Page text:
Sir Hubert Opperman was Inducted into The Sport Australia Hall of Fame in 1985 as an Athlete Member for his contribution to the sport of cycling and was Elevated to “Legend of Australian Sport” in 1993.
Opperman, affectionately referred to as Oppy by Australian and French crowds, earned international acclaim for his endurance cycling feats in the 1920s and 1930s. His feats of stamina and endurance in cycling earned Opperman the status of one of the greatest Australian sportsmen.
Opperman rode from the age of eight as a Post Office messenger, delivering telegrams by bicycle. He rode until his wife Mavys, fearing for his health and safety, forced him to stop riding in 1994 on his 90th birthday.
In 1921 at the age of 17 he came third in a cycling race, the prize was a racing bike by Malvern Star Cycles, a tiny cycle shop in the Melbourne suburb of Malvern. The proprietor of the shop, Bruce Small, was so impressed with the performance he gave the young Opperman a job.
Opperman went on to an illustrious cycling career. His seemingly endless stamina and thirst for fitness reaped early rewards when, at 20 years of age in 1924, he was the Australian road cycling champion. He retained the title in 1926, 1927, and 1929 and created many world records ranging from 849 miles to 1000 miles.
In 1928 he won the prestigious Bol d’Or 24 hour classic at a 500m velodrome in Paris. The feat of winning this race is even more astounding. Both his racing bikes had been sabotaged by the chains being filed down so that they soon failed. His manager had to find a replacement bike quickly, and it ended up being the bicycle of his interpreter with heavy mudguards and wheels and upturned handlebars. Effectively he was out of the race for about an hour. But Opperman was determined and rode the old bike for 17 hours without dismounting. He won the race by 30 minutes to the cheers of 50,000 French citizens yelling “allez Oppy”. He received a hero’s welcome when he returned to Melbourne later that year.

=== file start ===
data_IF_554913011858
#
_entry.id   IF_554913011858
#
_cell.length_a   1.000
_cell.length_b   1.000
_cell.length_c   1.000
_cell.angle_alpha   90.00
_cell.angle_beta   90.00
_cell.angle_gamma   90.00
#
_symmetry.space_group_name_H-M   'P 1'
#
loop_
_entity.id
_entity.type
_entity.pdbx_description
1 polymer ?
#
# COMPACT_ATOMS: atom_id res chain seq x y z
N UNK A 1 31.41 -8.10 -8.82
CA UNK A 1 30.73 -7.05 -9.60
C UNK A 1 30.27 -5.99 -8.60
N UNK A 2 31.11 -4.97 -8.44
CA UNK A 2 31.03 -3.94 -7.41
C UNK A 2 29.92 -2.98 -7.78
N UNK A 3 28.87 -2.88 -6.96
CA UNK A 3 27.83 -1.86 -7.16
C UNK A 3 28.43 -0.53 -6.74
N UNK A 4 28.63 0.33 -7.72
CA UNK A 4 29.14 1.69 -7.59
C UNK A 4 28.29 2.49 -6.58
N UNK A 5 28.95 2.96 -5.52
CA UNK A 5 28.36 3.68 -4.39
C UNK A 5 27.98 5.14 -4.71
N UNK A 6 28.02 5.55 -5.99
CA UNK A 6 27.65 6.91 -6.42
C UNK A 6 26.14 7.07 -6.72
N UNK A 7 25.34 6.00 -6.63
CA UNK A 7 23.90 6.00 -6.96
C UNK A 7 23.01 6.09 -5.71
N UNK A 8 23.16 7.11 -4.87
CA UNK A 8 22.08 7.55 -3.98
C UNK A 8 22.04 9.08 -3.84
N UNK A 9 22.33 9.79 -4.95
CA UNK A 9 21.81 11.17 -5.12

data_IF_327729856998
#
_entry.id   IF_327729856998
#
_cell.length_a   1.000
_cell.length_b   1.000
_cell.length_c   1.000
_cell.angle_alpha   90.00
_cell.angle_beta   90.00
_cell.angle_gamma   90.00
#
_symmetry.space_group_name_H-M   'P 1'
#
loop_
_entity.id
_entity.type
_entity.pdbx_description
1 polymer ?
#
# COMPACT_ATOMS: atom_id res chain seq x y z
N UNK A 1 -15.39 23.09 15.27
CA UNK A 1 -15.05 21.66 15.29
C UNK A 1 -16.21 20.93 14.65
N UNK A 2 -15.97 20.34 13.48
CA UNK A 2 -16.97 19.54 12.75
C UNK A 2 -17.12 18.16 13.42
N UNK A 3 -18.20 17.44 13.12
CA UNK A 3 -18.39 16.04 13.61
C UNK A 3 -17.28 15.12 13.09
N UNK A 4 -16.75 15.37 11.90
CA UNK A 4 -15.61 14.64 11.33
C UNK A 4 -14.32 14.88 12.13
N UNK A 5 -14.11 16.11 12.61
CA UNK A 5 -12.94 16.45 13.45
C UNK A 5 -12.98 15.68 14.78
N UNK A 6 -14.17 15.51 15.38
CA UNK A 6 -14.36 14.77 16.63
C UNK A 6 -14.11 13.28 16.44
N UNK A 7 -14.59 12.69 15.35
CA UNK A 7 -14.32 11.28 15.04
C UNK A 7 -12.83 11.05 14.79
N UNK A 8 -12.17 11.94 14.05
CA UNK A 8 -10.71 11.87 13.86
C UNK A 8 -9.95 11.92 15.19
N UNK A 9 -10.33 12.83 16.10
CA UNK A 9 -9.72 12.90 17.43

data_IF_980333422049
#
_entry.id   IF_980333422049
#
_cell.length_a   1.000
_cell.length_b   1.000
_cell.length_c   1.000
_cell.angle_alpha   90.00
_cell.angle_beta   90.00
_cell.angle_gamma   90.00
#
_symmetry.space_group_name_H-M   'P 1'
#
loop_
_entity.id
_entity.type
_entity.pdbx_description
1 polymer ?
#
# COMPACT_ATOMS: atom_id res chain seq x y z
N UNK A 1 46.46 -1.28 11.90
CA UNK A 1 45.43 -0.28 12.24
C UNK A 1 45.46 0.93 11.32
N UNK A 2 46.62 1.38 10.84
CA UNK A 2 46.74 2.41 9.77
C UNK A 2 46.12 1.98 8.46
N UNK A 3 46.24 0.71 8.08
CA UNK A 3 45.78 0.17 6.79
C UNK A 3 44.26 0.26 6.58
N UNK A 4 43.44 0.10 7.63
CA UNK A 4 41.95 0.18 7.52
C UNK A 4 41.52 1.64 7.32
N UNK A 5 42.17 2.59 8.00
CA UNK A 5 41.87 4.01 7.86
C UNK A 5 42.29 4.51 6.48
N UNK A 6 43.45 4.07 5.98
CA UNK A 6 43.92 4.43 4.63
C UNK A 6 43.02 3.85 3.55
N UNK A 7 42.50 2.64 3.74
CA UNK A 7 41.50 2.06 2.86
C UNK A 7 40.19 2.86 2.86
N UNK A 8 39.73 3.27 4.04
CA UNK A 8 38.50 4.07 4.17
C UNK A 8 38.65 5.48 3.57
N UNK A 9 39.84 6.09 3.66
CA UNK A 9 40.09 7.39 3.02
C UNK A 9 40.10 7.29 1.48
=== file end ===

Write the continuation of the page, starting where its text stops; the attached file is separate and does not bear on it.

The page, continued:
He was voted Europe’s most popular sportsman in 1928 by more than 500,000 readers of the French sporting journal L’Auto, ahead of their own national tennis champion Henri Cochet.
In the famous Warrnambool to Melbourne Classic, he won the Blue Riband for the fastest time three times. In the prestigious Goulburn to Sydney Classic he twice won from scratch, and was three times the fastest rider.
In 1931 Hubert Opperman became the world’s greatest endurance cyclist when he won the 1931 non stop Paris-Brest-Paris tour (726 miles/1162km) breaking all previous records over the distance in the time of 49 hours 23 minutes. After this win he was idolised in the French press and by the French public.
His participation and captaincy of the Australian teams in the Tour de France in 1928 and 1931 sets an example to more recent Australian riders to follow in his path such as Phil Anderson, Stuart O’Grady, Robbie McEwen, Baden Cooke, and Cadel Evans.
In 1940 Opperman set more than 100 distance records in a 24 hour cycling marathon at a Sydney Velodrome. Many of his distance records were not broken until decades later.
His cycling career came to an end with World War II when he joined the Royal Australian Air Force and rose to the level of Flight Lieutenant.
After the war Opperman joined the Liberal Party of Australia and in 1949 was elected to the Parliament of Australia for the Victorian electorate of Corio, Geelong. He served in parliament for 17 years under Prime Ministers Sir Robert Menzies and Harold Holt. After his retirement from politics in 1967 he was appointed as Australia’s first High Commissioner to Malta, which he performed for five years.
Opperman became an Officer of the Order of the British Empire (OBE) in 1952 and was knighted in 1968. In 1991 he attended the centenary celebrations of the Paris-Brest-Paris race and received the Gold Medal of the City of Paris.